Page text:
What after screening?
Following the screening, those with a systolic BP of over 140 and a diastolic BP of over 90 mm of Hg and above are referred to the CHO or Medical Officer (MO) at the nearest health and wellness center for diagnosis and treatment, which will be added to the digital health record. The prescribed and dispensed medication is also added to the digital health record and tracked along with any upward referrals made. Doctors at higher-level facilities can securely access the patient’s health records using the web portal. ASHAs get alerts and reminders, which enable them to make timely follow-ups. Additionally, the technology allows health administrators at state and national levels to monitor the progress up to the village level in near real time.
Implementation research helping the hypertension management
The India Hypertension Control Initiative (IHCI) was launched in 2018 by NIE, ICMR, and MoHFW, along with other partners with strategies of standardized treatment protocol; drug availability; team-based care; and systematic and accurate information systems for tracking and follow-up, and showed that concerted efforts can increase the control rates of hypertension. The mobile phone-based “Simple app” helped the FLWs as well as the patients to chart their own progress and reminders for medications.[13,14]
Integration of CPHC – NCD app and Simple app
Learnings from IHCI have been suitably incorporated in the CPHC-NCD app in 2022 to obviate duplication of work by the FLWs. The CPHC-NCD app now has the additional features of “Simple app” and is now more efficient with simplified workflow, quick enrolment, user dashboard, standard treatment protocols, ABHA ID-based unique QR code, cohort reporting, and facility-wise line listing till the peripheral level. The integration process is currently underway. The revamped CPHC-NCD app is expected to drive acceptance and adoption across the country.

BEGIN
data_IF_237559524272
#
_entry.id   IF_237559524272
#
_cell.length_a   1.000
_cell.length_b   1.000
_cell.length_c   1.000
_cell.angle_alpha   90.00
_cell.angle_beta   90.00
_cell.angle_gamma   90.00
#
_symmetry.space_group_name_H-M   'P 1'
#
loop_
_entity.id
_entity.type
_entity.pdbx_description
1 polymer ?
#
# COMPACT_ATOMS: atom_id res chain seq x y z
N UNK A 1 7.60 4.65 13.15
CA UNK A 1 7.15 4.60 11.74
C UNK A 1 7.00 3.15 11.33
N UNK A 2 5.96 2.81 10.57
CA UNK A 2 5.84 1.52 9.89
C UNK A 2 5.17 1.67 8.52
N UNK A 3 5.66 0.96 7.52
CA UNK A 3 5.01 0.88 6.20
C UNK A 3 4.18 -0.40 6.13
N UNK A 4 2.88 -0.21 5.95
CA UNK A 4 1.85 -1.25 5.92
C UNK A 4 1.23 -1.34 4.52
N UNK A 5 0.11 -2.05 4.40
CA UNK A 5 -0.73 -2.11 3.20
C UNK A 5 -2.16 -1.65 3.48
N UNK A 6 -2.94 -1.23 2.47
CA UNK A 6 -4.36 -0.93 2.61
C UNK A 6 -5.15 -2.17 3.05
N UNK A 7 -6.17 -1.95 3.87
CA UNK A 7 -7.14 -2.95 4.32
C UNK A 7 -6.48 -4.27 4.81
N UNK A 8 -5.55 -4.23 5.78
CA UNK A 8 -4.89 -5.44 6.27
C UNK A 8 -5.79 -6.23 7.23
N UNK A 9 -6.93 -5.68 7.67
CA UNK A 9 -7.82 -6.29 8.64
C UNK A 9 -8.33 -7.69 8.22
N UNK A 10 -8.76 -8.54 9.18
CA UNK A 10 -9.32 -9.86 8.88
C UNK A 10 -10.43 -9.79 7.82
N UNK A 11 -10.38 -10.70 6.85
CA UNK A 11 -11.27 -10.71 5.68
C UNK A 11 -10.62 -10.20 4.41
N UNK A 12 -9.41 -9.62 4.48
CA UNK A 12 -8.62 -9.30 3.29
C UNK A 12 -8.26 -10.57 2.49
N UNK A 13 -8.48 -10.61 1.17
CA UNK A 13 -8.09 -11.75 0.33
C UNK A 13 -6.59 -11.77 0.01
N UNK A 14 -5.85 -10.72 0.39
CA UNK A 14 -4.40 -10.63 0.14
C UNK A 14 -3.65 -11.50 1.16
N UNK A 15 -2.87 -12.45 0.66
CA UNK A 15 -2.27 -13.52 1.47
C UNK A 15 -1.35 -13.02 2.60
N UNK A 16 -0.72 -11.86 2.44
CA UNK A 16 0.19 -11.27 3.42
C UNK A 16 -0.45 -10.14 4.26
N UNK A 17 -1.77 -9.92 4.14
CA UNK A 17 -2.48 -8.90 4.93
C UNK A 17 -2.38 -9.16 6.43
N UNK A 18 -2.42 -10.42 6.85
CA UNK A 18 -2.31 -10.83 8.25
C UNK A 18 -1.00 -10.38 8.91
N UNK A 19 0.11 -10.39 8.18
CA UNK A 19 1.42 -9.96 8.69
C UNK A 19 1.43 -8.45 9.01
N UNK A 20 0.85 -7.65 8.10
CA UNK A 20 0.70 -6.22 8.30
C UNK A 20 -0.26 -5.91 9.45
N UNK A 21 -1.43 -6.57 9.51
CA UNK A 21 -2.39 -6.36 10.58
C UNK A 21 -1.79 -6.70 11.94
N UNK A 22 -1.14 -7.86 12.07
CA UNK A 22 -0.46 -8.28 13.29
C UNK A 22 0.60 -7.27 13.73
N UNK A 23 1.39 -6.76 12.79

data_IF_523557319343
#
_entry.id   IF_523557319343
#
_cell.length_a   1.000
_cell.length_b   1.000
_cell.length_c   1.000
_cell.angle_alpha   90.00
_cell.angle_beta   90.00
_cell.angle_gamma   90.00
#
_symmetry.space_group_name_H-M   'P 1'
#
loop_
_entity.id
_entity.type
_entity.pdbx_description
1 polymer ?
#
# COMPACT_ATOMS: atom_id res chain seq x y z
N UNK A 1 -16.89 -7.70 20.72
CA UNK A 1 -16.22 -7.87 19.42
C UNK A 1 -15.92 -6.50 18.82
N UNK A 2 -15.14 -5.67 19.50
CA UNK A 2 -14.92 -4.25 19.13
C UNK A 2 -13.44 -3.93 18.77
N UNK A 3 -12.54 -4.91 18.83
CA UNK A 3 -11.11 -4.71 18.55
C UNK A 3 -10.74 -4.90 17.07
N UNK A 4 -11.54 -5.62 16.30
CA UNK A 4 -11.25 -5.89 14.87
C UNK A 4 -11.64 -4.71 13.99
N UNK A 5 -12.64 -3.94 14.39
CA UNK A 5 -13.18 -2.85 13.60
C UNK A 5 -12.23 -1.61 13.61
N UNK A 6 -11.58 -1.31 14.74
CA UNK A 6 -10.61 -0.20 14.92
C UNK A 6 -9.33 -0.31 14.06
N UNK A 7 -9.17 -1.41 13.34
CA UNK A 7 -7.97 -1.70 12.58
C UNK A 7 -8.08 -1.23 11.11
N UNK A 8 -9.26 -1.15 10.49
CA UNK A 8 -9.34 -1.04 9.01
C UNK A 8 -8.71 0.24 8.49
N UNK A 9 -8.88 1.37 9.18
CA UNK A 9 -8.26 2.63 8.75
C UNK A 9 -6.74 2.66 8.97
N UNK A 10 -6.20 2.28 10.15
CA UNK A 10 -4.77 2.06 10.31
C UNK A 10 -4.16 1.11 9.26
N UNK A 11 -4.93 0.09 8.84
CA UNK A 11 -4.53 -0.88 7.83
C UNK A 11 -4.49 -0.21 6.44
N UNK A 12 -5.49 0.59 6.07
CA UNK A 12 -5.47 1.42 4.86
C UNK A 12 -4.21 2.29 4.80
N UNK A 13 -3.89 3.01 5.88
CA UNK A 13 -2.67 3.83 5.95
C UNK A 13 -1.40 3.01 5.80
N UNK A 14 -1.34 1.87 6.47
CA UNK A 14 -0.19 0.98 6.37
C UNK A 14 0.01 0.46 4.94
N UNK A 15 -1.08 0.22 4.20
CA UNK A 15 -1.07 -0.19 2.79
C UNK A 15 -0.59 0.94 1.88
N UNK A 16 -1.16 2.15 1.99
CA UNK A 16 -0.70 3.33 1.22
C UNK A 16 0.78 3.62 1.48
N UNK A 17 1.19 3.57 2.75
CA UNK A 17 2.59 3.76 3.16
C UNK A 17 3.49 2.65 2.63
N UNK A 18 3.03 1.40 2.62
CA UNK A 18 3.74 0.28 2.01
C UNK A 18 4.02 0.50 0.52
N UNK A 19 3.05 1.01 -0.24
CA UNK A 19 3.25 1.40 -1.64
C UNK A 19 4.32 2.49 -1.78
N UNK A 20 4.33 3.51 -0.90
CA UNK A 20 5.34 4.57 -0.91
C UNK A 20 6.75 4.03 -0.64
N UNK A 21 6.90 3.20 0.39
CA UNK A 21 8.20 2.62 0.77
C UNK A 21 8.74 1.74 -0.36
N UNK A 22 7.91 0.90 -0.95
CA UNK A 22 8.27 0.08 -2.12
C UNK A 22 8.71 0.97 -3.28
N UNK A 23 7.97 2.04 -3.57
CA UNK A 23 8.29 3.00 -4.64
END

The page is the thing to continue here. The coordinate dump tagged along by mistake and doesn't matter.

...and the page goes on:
The old “rule of halves” for hypertension needs to be consigned to the dustbin of history with early diagnosis, appropriate and timely treatment, ensuring drugs and follow-up of all cases to prevent complications. These efforts need to be strengthened with the prevention of HTN in first place. The comprehensive primary health care delivered through AB-HWCs lays emphasis on health promotion, primary prevention, early detection, and adequate management as vital strategies to achieve this.
The Government of India has expanded the number of essential drugs and diagnostics available at all levels of public health facilities. Programs like Free Drugs and Free Diagnostics Initiatives are also being implemented nationwide to reduce out-of-pocket expenditure. However, logistics management for drugs and diagnostics, starting from planning and forecasting, procurement, storage, supply and distribution, needs strengthening. Many states have established corporations for drug procurement and supply, albeit each is at different maturity and efficiency levels. Another critical aspect requiring focus is ensuring the availability of independently validated, automated digital blood pressure monitors meeting specifications at all public health facilities. Funding for procuring drugs, diagnostics, and equipment is being provided to states under the National Health Mission.
Another important aspect requiring renewed focus is the quality of training and capacity building of ASHAs, ANMs, CHOs, MOs, and Staff Nurses implementing the NCD program. As Norman Kaplan famously said, “the measurement of blood pressure is likely the clinical procedure of greatest importance that is performed in the sloppiest manner.” Ensuring the quality of training and skill development of healthcare workers is paramount for ensuring the quality of the population-based screening initiative. Healthcare workers’ capacity building should emphasize the importance of follow-up and treatment adherence for meeting the program’s overall objectives.
The Government of India has developed systems and tools to tackle the challenge of hypertension. How effectively we use them will determine the trajectory of disease burden due to hypertension in the coming years.